A Roadtrip to Remember
Hey! We’ve been thinking a lot about roadtrips. (Being inside during the winter tends to make us do that.) This is Southern Utah, so of course there are a lot of amazing routes to discover. But one of our favorites is still Highway 12, connecting Capitol Reef and Bryce Canyon National Parks. This scenic route is like the perfect sample-pack of what makes Southern Utah so special. It passes through sandstone mesas, breathtaking overlooks, alpine forests, and two of the greatest national parks in the state. It just might be the greatest roadtrip ever. In this post, we’ve highlighted a few of the must-see stops for you to see along the route.
Start in Torrey
The Highway 12 route starts in Torrey, Utah. And since Torrey is the gateway to Capitol Reef, you really want to start there. We’ve written a thing or two about what to do in Capitol Reef, including a fully-fleshed-out itinerary, and since we’re focusing on Highway 12 in this blog post, we’ll just kinda gloss over Capitol Reef. But before you start your roadtrip, plan on spending some time in the park. You wouldn’t go all the way to Torrey, and NOT go to the park, right? Anyway, head south from Torrey in the direction of Boulder, Utah.
Boulder Mountain and Boulder Town
The trip up the mountain to the town of Boulder is great. The area is densely wooded with pine trees and quaking aspens. (It’s especially nice in the early fall, when the leaves are golden.) Be sure to stop at some of those overlooks and enjoy the view! Once in Boulder, check out the Anasazi State Park Musuem and maybe grab some lunch. Continue south, into the Grand Staircase-Escalante National Monument.
Calf Creek Hike
Drive carefully as you enter the Grand Staircase, the roads become windy and there are steep drop-offs on either side. But the scenery is spectacular! As you continue along Highway 12, you’ll encounter the main attraction in this part of the Grand Staircase – Calf Creek. This great, six-mile hike leads to a 120-foot waterfall in the middle of the desert. Definitely not to be missed during the heat of summer.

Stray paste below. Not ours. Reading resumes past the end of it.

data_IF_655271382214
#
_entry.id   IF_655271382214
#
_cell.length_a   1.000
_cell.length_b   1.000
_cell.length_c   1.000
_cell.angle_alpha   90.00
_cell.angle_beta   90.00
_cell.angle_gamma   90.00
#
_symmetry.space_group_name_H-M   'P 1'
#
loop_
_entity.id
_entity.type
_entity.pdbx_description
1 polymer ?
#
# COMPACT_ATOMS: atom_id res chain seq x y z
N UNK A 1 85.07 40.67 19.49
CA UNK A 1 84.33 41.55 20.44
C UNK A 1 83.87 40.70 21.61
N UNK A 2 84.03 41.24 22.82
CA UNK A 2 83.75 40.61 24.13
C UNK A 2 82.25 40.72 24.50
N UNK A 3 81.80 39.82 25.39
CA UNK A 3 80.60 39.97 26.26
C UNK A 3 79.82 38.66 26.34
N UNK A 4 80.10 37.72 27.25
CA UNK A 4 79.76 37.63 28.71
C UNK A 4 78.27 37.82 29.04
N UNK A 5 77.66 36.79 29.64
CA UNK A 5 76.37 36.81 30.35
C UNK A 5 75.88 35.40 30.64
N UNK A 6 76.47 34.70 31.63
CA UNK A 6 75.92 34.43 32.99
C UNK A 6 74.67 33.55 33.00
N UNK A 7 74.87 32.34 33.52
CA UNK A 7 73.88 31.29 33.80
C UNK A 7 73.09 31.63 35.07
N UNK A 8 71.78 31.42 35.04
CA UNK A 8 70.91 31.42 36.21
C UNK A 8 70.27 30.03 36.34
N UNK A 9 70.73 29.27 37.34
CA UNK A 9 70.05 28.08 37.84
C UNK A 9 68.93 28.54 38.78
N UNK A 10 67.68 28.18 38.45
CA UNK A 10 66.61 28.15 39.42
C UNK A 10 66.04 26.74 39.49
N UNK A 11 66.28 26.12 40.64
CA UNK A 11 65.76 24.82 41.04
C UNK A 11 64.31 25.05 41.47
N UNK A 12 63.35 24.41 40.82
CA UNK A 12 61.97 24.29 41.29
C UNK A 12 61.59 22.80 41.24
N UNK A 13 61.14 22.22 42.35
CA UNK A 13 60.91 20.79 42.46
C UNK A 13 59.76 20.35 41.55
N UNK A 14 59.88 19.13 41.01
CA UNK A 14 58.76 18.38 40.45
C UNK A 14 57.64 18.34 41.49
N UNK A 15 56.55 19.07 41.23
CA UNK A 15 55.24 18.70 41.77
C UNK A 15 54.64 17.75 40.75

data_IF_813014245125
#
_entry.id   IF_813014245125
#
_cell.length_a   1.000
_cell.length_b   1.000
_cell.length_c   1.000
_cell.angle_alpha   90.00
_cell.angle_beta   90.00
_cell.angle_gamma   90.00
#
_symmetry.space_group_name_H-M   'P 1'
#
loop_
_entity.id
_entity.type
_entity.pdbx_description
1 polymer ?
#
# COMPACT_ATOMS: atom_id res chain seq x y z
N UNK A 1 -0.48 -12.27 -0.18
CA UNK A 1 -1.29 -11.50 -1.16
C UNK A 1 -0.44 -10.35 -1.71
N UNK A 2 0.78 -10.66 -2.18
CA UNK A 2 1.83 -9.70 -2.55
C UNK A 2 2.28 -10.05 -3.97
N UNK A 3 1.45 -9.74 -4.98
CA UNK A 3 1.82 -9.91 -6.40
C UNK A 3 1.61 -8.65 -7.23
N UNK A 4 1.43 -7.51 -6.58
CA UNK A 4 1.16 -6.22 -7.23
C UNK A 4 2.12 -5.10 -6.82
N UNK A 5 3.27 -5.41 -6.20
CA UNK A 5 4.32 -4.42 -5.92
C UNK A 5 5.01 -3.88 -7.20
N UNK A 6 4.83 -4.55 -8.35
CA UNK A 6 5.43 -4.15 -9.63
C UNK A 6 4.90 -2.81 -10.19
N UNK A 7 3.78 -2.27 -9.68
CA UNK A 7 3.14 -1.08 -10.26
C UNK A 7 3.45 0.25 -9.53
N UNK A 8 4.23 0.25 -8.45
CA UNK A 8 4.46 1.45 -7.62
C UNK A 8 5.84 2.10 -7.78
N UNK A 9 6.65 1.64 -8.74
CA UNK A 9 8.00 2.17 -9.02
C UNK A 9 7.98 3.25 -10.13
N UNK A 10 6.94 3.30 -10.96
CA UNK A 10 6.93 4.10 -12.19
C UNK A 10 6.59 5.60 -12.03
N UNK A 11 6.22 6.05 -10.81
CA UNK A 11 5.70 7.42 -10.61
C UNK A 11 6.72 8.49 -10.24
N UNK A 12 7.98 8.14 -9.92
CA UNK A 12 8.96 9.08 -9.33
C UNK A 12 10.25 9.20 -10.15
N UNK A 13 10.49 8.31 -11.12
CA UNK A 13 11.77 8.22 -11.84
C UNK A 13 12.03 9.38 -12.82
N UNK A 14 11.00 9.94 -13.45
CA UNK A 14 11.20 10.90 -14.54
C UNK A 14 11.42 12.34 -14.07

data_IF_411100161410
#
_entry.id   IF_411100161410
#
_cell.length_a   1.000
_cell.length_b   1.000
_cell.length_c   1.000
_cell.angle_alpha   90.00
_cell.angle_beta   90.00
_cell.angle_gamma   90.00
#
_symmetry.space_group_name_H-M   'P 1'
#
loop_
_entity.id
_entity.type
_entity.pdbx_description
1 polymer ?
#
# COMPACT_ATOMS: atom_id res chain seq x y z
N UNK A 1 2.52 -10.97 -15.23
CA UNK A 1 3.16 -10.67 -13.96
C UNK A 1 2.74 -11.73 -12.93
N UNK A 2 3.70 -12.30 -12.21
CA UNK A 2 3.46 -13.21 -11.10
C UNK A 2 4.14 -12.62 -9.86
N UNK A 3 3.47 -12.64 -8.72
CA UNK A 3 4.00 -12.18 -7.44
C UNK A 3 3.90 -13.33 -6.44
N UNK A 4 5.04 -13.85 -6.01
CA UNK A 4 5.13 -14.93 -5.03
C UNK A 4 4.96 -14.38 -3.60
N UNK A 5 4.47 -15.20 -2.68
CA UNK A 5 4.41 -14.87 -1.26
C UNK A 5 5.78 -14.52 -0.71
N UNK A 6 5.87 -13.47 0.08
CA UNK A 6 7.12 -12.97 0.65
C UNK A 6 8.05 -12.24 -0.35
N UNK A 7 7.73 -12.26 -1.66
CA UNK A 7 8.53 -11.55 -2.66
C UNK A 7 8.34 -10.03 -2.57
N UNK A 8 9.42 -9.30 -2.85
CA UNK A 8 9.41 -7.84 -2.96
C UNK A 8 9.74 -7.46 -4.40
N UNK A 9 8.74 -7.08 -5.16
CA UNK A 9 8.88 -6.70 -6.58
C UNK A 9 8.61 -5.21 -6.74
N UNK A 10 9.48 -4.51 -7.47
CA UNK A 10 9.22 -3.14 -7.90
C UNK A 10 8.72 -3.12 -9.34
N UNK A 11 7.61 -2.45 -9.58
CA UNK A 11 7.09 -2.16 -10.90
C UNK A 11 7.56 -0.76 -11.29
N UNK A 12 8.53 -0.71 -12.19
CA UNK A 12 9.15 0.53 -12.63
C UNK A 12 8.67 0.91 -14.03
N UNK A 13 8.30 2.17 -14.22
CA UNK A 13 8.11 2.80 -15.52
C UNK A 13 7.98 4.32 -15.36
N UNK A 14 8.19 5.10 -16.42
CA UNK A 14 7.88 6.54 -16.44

Escalante State Park
Just outside the town of Escalante, you’ll find the Escalante Petrified Forest State Park. It’s an impressive 1,400-acre landscape of petrified logs and fossils. And there are a lot, A LOT, of fossils here, about 5 million tons of them. Walk along the main path in the state park and enjoy this petrified forest.
Kodachrome Basin State Park
This is one of the little gems that many people pass by. But if you’re doing this roadtrip, we highly recommend that you stop and check out Kodachrome Basin. It’s located just a short distance off the main road, near Canonville, Utah. There are sixty-seven monoliths and sandstone spires all packed into on dense area. The tallest of which are over 170-feet high. The sandstone of the park is so colorful that the area was named after Kodachrome film. (Which was really colorful film, back in the day.) There is also a really unique arch near the park called Grosvenor Arch, which makes a for a great afternoon hike.
After 160-miles of amazing scenery and stops, Highway 12 will eventually connect you to Bryce Canyon National Park. We’ve covered Bryce in detail here. Just know that there is plenty to see and do in the park. So stop in and check out those hoodoos. But wait, there’s one last surprise for you on this epic roadtrip…
Before Highway 12 ends, kicking you out onto State Road 89, you’ll get to pass through Red Canyon. It’s a complex, craggy, and twisty canyon, located in the heart of Dixie National Forest. There are lots of little nooks and crannies to explore. So stop the car and stretch your legs among the amazing red rocks and soaring pines.